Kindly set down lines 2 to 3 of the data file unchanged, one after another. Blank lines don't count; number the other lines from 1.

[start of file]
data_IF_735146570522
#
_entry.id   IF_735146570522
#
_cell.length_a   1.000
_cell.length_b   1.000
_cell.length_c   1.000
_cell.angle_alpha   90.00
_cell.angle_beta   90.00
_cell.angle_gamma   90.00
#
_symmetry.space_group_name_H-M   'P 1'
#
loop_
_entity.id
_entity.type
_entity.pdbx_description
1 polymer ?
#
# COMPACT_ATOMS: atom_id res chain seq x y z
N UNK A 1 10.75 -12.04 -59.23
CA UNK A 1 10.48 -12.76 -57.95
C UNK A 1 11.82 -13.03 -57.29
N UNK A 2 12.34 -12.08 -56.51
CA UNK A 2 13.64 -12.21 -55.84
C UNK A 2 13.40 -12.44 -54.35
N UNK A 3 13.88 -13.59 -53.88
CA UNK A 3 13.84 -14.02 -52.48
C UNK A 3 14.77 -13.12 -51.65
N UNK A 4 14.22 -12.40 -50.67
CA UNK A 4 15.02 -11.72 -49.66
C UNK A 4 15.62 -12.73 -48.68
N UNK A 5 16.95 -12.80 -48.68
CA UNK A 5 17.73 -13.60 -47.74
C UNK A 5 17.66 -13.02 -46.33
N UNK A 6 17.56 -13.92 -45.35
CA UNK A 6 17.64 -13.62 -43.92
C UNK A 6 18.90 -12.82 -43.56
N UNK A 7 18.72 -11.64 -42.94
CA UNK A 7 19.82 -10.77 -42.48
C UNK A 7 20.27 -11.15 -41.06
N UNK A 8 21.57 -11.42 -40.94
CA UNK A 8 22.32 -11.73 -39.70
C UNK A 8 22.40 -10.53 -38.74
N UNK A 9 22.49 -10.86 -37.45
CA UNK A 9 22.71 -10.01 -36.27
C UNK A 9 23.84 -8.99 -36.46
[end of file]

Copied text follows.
#
_entry.id   IF_735146570522